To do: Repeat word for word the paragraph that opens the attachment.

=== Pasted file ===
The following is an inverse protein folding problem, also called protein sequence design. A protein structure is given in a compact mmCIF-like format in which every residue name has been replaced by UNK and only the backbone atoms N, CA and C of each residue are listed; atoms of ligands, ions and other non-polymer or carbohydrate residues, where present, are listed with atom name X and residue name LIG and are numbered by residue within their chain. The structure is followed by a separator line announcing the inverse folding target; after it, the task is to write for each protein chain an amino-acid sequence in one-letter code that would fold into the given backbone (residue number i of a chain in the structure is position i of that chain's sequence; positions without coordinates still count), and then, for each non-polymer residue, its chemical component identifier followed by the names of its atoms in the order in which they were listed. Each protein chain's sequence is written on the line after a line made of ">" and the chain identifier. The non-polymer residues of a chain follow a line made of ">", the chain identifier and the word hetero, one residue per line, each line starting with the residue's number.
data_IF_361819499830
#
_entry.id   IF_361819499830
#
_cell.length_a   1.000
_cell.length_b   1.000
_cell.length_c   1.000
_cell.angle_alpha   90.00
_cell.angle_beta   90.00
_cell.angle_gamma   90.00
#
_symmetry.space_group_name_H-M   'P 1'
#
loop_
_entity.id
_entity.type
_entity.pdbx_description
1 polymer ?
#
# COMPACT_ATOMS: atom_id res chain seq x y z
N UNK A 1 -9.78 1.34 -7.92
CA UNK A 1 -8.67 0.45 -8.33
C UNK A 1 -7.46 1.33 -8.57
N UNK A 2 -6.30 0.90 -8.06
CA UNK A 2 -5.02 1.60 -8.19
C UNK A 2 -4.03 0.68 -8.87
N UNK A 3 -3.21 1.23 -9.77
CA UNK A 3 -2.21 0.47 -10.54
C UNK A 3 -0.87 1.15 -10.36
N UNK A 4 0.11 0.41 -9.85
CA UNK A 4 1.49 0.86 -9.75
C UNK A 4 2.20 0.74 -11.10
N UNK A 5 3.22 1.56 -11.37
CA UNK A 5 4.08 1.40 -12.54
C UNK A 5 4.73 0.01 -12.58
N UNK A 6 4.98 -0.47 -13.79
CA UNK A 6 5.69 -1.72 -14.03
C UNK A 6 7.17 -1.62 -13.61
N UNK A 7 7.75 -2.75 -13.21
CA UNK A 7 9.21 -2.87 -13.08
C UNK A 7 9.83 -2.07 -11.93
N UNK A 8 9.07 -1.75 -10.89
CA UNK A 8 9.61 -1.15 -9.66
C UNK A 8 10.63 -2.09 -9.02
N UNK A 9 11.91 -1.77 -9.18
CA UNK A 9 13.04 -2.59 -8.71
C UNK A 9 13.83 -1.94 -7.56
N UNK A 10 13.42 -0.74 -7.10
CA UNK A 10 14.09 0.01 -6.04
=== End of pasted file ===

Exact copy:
The following is an inverse protein folding problem, also called protein sequence design. A protein structure is given in a compact mmCIF-like format in which every residue name has been replaced by UNK and only the backbone atoms N, CA and C of each residue are listed; atoms of ligands, ions and other non-polymer or carbohydrate residues, where present, are listed with atom name X and residue name LIG and are numbered by residue within their chain. The structure is followed by a separator line announcing the inverse folding target; after it, the task is to write for each protein chain an amino-acid sequence in one-letter code that would fold into the given backbone (residue number i of a chain in the structure is position i of that chain's sequence; positions without coordinates still count), and then, for each non-polymer residue, its chemical component identifier followed by the names of its atoms in the order in which they were listed. Each protein chain's sequence is written on the line after a line made of ">" and the chain identifier. The non-polymer residues of a chain follow a line made of ">", the chain identifier and the word hetero, one residue per line, each line starting with the residue's number.